If Jordan overestimates the importance of early prejudice against the color and culture of the small number of blacks who trickled into the American colonies before the 1660s, and underestimates the extent to which class attitudes could inhibit the growth of racial consciousness, he may also be mistaken in treating the miscegenation complex as an independent cause rather than as deriving from the growing white determination to maintain social and economic dominance over blacks. He argues that beliefs about the hypersexuality of the Negro were linked in the minds of the colonists with their fears that civilized standards and Anglo-American folk identity would be lost in the wilds of the New World, thus creating a tremendous antipathy to the idea of miscegenation. This sexual taboo, with the guilt that accompanied its frequent violation, became, in and of itself, a major cause of other forms of discrimination against blacks. Jordan comes close to saying that the root of American prejudice is just what racists have always contended—the fear that a Negro will want to marry your daughter.

No one can deny that racial and sexual fears were entangled in the white psyche at an early stage of black-white relations in the United States and that powerful emotions could be generated by the idea of race mixture. But for the seventeenth century at least it is extremely difficult to separate concerns about interracial sex from traditional repugnance to the marriage of people of different social status or condition. Furthermore, early anxiety about the growth of the mulatto population was partly a conventional response to the familiar problem of bastardy among the poor. If the first miscegenation laws were ambiguous in their intent it was nevertheless true that by the early eighteenth century interracial marriage was formally prohibited in most of the American colonies. But significantly, neither then nor later did colonies or states try in any serious way to do what the South African government has recently attempted—ban miscegenation entirely by making all interracial sex, including fornication between white males and black females, a serious criminal offense.

The fact that no real efforts were made to deny white men ready access to black women raises a question whether interracial sex itself was the real issue or whether the sexual pattern that emerged derived from the desire of dominant white males to make the most of their sexual opportunities. The ability of white men to monopolize the women of their own race while also exploiting the bodies of black women can be viewed as part of the pursuit of power and privilege at the expense of blacks—and incidentally of white woman as well. If guilt and cultural malaise were associated with such activity in the eighteenth century, Jordan fails to provide us with much direct evidence of them. Privileged Englishmen of the same period commonly kept lower-class mistresses or took advantage of white servant girls without apparent qualms and almost as a matter of right.

I strongly suspect that Jordan is, to some extent at least, reading the sexual mores and anxieties of the nineteenth-century middle class back into an era when aristocratic privilege and sexual license went hand in hand. But of course it was black slave women and not lower-class white women who were the sexually exploited females of colonial America. In the nineteenth century, when there was more sexual repression and greater social equality among the white population, there was a heightened concern about miscegenation. Interracial sex was condemned not only as a moral and biological evil but, on the part of some opponents of the Southern slavocracy, as a remnant of aristocratic privilege incompatible with American democracy.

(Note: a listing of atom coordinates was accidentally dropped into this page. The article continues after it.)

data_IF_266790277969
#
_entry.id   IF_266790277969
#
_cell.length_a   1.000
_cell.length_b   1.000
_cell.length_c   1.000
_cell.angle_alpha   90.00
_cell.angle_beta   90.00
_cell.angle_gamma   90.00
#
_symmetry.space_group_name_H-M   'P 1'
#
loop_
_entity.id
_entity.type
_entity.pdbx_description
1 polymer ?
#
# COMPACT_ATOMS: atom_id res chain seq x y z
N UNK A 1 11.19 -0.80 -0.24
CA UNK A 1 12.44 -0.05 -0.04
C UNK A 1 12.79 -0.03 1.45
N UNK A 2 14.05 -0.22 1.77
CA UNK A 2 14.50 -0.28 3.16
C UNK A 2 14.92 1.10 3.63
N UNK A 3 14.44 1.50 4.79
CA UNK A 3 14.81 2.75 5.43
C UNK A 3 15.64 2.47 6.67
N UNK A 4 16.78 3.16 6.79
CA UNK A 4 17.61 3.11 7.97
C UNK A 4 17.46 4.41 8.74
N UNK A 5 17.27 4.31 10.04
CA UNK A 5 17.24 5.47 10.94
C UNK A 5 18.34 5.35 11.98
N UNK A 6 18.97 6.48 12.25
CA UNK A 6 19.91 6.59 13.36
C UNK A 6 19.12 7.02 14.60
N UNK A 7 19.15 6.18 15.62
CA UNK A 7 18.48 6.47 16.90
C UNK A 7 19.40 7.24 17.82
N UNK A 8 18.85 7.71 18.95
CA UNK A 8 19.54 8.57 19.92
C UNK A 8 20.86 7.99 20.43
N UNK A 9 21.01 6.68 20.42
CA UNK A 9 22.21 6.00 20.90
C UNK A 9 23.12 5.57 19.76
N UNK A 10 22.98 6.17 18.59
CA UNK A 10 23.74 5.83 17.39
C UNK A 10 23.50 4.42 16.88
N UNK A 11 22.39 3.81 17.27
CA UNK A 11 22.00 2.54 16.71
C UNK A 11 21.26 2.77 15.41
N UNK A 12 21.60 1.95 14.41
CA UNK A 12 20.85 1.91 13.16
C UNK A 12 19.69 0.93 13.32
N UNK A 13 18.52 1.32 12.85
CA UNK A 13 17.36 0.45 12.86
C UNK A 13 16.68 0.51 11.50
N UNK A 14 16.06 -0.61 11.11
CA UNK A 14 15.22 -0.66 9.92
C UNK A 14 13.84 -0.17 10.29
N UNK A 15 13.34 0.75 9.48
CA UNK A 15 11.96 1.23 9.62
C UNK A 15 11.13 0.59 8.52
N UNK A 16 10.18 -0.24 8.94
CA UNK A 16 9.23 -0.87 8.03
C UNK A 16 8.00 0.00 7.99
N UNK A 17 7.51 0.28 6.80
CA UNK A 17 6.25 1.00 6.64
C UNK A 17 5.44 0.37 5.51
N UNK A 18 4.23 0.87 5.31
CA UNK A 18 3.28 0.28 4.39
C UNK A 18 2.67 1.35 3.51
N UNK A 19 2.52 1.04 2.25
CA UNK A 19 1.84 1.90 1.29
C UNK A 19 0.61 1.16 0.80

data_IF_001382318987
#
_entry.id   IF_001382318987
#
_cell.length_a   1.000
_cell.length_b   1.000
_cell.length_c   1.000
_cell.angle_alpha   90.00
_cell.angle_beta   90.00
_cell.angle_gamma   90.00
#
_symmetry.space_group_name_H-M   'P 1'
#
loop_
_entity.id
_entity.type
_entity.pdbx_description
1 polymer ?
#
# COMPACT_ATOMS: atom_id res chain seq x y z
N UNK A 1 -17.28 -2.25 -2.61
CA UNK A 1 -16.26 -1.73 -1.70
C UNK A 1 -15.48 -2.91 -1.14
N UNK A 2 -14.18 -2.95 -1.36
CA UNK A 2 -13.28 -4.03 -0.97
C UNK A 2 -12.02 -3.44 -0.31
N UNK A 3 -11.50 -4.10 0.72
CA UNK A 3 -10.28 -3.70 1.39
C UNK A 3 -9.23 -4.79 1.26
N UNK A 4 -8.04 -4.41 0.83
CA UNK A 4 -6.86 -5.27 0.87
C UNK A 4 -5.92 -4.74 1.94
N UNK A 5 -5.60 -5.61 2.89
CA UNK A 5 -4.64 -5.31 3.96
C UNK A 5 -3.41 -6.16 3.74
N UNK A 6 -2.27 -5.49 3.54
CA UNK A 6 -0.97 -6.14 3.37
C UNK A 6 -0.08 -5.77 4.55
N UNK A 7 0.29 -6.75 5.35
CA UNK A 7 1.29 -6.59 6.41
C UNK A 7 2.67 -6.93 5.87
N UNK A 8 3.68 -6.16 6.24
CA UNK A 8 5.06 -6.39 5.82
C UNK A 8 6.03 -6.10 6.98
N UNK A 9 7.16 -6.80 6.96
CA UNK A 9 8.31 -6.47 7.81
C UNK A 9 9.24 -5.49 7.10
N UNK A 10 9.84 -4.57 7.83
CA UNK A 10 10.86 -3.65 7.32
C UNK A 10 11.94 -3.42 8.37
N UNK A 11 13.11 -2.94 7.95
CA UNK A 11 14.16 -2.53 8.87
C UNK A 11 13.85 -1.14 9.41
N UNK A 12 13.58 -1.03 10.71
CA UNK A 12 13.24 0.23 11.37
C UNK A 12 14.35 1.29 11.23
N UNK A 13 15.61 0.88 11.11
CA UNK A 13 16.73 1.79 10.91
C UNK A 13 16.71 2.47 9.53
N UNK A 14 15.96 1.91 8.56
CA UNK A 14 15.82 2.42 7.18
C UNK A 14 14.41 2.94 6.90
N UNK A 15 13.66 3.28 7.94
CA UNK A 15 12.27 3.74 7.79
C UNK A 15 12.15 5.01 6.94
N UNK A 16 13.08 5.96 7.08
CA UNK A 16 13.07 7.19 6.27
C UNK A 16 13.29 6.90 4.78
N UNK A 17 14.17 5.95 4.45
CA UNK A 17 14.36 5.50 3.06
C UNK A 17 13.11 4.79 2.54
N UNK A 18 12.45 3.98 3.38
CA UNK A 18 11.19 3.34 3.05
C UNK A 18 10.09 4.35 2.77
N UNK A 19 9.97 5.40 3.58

The close connection between the rise of democracy among whites and the almost total exclusion of blacks from the life of the community is one of the great tragic realities of American history. It is a limitation of Jordan’s work that he does not clearly perceive the beginnings of this process. He sees the rise of an ideology of natural rights and human equality in the revolutionary era as significant mainly because it led to a temporary and unsuccessful challenge to the racist social order that had emerged in colonial America. Only when the environmentalist philosophy of the Revolution was undermined, he maintains, was it possible to justify the continued oppression of blacks.

In broader historical perspective, the Declaration of Independence may have meant something more sinister for race relations. If we assume, as I think we can, that all but a few whites in the late eighteenth and early nineteenth centuries wished to maintain racial dominance and at the same time conform to national principles, then the dictum that “all men are created equal” would tend to impel beneficiaries of white supremacy who were accused of inconsistency or inhumanity to adopt the simple and brutal device of defining blacks as subhuman. Once they did that, democracy and equality could logically be reserved only for those who were truly “men”—namely whites. This in fact is what happened during the nineteenth century.


The Moor Oppressed? May 16, 1974

  1. *

    My view of seventeenth and early-eighteenth-century developments has been influenced by two recent articles by historians of early America: Edmund S. Morgan, “Slavery and Freedom: The American Paradox,” Journal of American History (June 1972), pp. 5-29; and T.H. Breen, “A Changing Labor Force and Race Relations in Virginia 1660-1710,” Journal of Social History (Fall 1973), pp. 3-18.